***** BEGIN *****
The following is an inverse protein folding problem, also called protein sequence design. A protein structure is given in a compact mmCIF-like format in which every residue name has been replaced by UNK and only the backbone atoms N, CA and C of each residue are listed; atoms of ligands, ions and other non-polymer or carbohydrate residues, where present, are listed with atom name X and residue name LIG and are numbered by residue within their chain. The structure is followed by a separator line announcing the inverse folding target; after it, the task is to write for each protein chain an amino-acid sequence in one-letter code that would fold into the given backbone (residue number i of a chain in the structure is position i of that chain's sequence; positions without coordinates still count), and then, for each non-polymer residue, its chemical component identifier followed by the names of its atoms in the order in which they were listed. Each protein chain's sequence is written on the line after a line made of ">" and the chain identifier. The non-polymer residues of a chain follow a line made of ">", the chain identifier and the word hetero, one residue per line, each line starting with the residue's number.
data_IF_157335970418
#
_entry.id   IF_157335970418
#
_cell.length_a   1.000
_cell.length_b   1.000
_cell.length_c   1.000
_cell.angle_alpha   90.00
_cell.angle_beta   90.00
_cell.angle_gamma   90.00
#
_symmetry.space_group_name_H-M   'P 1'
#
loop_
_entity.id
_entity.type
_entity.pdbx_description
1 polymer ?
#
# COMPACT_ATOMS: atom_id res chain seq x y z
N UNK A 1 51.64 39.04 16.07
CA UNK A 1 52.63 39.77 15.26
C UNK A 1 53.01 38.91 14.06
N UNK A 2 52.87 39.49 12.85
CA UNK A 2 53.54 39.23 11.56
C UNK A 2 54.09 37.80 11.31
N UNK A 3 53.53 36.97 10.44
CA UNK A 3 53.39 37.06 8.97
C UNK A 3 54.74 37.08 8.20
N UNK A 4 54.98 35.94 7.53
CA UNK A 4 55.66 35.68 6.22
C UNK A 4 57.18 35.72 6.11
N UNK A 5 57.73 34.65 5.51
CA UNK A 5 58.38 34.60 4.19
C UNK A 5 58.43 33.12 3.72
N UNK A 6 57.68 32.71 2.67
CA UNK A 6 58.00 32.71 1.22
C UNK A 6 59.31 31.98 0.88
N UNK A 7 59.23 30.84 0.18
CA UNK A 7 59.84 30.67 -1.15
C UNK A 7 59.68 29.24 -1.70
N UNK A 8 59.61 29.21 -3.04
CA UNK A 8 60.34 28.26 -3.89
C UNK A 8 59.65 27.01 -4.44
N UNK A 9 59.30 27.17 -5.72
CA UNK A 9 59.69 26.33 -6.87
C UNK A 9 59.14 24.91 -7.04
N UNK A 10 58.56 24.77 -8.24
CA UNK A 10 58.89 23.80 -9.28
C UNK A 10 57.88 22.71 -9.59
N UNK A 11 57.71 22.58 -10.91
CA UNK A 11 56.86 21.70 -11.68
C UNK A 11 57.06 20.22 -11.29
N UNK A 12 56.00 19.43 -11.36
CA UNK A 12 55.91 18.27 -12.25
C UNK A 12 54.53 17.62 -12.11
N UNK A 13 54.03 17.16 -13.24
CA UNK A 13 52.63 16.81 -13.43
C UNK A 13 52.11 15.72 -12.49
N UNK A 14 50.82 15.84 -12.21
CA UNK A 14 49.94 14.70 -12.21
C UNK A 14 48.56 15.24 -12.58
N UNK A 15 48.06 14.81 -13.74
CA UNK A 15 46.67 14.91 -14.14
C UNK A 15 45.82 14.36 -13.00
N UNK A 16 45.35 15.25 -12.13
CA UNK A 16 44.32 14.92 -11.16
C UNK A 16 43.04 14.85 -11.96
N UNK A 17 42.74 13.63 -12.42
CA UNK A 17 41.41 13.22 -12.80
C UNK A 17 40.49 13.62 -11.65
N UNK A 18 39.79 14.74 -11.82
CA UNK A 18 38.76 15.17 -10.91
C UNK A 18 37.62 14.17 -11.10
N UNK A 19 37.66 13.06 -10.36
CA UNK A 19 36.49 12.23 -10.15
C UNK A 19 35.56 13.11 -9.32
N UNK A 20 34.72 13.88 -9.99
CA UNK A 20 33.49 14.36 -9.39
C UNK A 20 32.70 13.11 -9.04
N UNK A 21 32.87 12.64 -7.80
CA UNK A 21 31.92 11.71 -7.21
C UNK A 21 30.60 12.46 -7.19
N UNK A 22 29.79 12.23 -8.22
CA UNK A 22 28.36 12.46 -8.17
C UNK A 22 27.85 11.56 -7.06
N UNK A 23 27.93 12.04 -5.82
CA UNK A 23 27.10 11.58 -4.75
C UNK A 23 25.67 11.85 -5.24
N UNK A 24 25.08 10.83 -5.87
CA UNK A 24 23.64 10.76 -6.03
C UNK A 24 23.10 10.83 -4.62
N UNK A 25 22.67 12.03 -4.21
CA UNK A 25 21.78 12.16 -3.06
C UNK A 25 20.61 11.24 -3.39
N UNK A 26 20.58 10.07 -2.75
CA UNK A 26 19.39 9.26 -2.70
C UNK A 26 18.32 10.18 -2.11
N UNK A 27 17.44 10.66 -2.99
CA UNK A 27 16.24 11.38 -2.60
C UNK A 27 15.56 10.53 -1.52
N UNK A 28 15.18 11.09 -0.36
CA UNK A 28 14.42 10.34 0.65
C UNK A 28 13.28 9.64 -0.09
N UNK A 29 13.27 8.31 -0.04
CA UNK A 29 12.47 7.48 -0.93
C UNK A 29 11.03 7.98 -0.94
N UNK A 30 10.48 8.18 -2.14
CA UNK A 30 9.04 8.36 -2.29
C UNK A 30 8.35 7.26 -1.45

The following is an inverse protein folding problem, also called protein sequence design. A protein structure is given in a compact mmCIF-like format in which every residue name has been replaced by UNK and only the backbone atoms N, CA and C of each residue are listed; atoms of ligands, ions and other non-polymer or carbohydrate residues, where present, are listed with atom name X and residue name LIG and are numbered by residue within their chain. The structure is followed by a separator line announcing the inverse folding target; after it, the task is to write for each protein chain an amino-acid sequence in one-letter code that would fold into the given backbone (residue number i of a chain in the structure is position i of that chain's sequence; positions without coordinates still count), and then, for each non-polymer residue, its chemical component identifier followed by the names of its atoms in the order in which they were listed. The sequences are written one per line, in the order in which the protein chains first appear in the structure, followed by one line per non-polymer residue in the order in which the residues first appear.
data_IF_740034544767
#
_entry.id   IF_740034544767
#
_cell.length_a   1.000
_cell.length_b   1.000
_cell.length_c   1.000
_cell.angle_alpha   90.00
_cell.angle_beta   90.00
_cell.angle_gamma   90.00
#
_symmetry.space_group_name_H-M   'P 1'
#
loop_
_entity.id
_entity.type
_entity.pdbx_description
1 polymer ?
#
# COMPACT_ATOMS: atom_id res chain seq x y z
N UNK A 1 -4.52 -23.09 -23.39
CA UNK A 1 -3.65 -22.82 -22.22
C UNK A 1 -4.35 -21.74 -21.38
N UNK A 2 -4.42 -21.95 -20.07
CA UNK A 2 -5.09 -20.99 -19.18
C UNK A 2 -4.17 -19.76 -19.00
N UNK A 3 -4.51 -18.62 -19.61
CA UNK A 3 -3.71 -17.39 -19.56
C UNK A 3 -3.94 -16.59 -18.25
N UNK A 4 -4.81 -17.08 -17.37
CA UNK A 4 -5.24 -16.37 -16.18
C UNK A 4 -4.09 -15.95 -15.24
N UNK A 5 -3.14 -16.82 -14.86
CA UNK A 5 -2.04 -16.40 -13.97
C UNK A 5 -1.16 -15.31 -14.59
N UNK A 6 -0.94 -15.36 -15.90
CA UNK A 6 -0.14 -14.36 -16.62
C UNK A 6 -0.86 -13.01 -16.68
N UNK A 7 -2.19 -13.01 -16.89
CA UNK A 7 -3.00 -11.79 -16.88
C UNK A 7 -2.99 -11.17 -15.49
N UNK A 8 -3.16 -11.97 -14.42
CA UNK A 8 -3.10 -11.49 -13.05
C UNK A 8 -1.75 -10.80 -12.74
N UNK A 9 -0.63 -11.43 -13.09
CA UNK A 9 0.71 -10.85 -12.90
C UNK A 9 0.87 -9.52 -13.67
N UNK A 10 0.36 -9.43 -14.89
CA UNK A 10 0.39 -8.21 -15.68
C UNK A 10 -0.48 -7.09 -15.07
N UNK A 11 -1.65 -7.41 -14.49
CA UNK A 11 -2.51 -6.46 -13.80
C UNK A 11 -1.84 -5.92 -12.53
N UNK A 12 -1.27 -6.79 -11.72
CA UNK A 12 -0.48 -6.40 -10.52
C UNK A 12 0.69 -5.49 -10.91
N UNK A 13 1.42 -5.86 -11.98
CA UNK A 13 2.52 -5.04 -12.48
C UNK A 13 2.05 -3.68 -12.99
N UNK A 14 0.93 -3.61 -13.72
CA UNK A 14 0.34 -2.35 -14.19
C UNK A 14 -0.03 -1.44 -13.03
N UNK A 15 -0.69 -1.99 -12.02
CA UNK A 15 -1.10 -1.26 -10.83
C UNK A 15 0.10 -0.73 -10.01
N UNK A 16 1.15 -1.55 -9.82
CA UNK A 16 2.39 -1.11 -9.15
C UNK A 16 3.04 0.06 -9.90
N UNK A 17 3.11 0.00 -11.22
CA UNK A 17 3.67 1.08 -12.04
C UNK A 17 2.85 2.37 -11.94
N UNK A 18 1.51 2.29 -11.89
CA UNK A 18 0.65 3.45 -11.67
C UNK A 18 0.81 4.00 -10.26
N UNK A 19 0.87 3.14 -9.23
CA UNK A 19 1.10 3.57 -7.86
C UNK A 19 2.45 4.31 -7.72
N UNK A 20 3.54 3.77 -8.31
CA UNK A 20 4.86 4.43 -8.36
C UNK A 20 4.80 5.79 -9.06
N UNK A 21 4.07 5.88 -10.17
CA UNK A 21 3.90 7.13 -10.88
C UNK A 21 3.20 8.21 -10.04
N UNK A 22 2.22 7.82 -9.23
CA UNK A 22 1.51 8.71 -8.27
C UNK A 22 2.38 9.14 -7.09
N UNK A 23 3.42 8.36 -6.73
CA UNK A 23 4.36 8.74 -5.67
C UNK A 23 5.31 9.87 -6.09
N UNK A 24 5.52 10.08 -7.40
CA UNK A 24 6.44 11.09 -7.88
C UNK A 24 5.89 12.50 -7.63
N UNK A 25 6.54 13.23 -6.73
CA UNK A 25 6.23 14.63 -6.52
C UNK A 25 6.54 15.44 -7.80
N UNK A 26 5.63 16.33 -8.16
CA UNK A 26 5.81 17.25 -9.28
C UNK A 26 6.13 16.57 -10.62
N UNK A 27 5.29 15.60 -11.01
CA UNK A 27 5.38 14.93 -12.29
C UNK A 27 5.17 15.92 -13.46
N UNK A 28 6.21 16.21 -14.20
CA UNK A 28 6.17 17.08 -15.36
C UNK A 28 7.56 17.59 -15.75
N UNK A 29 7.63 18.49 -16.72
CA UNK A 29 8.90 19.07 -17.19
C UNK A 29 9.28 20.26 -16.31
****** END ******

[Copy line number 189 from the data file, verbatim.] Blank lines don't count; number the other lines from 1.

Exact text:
C UNK A 19 2.45 4.31 -7.72